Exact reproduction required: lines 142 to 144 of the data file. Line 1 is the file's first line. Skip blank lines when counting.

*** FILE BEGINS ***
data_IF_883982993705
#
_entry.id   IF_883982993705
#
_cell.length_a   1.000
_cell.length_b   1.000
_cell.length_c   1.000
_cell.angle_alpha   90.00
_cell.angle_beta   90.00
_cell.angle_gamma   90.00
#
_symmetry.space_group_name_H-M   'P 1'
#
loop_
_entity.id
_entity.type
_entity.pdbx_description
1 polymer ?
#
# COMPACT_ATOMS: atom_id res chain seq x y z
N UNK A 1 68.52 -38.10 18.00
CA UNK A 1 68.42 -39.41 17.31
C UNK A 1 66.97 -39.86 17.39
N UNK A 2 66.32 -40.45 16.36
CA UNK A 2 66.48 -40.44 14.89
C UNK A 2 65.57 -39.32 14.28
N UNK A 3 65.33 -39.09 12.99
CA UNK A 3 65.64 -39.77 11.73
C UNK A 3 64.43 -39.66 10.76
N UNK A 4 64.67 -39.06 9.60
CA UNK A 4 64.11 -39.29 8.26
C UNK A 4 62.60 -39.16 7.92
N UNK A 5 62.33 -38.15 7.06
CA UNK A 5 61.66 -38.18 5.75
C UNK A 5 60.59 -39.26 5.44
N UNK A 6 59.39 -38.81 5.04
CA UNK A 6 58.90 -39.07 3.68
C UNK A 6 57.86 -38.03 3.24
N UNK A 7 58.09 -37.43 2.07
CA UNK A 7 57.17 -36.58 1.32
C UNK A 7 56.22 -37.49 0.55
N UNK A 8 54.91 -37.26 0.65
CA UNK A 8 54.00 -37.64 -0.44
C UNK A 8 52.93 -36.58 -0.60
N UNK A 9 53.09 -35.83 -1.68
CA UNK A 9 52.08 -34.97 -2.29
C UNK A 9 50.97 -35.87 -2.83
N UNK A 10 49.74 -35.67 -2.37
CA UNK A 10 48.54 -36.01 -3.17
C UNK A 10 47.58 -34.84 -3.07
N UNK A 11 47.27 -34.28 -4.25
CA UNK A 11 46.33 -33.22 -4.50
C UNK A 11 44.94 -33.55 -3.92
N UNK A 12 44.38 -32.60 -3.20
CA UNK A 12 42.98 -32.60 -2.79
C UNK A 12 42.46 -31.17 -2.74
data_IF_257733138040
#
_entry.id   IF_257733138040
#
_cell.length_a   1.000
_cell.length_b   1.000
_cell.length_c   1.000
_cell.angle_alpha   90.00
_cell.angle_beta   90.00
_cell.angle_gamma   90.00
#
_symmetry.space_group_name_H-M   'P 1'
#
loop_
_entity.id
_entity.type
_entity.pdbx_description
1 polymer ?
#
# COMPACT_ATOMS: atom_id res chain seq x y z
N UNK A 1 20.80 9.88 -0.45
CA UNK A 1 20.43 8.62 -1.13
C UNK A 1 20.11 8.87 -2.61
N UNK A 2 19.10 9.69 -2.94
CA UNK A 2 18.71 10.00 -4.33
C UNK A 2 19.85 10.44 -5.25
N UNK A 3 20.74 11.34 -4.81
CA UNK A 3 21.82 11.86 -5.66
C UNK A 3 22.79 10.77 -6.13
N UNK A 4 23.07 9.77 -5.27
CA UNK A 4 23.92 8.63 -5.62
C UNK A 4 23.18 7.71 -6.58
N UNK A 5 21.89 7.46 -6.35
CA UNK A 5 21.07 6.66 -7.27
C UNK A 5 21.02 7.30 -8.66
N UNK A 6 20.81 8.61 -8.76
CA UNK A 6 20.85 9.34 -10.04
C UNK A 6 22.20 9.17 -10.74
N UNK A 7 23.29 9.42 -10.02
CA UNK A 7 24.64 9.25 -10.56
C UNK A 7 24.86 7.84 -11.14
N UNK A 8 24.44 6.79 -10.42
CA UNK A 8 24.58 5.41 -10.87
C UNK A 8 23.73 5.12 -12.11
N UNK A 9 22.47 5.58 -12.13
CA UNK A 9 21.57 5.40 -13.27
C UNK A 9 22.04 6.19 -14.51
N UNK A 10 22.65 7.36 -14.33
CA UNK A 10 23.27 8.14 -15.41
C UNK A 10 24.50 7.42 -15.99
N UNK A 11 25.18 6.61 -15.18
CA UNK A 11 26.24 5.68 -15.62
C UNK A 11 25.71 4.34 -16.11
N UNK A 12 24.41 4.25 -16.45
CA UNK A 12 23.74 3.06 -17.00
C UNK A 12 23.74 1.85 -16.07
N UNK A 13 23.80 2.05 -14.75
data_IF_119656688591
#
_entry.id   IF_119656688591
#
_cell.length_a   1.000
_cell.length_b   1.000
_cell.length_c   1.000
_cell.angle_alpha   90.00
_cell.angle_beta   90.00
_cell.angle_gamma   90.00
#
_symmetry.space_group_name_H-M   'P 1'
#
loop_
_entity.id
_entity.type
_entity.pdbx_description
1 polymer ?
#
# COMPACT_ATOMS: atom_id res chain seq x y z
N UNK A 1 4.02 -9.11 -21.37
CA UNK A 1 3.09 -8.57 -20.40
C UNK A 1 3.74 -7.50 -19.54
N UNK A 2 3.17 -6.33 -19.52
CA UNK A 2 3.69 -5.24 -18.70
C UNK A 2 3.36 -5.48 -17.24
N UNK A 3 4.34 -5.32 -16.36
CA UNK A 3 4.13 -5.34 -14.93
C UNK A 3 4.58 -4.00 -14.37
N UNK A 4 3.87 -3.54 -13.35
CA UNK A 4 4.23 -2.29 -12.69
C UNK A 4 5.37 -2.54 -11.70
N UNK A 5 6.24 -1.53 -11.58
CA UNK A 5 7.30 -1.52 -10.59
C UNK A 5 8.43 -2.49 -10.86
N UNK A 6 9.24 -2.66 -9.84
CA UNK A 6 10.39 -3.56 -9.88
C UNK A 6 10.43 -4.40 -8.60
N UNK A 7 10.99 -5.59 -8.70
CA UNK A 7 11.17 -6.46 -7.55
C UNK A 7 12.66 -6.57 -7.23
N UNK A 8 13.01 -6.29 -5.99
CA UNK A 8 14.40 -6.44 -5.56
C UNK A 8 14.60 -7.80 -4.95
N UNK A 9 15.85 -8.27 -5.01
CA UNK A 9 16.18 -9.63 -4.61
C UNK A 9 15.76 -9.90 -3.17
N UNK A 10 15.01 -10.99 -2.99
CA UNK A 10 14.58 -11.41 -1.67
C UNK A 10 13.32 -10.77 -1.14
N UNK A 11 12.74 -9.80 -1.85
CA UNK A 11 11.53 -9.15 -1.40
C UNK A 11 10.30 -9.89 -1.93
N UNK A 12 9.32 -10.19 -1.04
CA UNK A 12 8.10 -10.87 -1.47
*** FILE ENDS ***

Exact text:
C UNK A 3 4.58 -4.00 -14.37
N UNK A 4 3.87 -3.54 -13.35
CA UNK A 4 4.23 -2.29 -12.69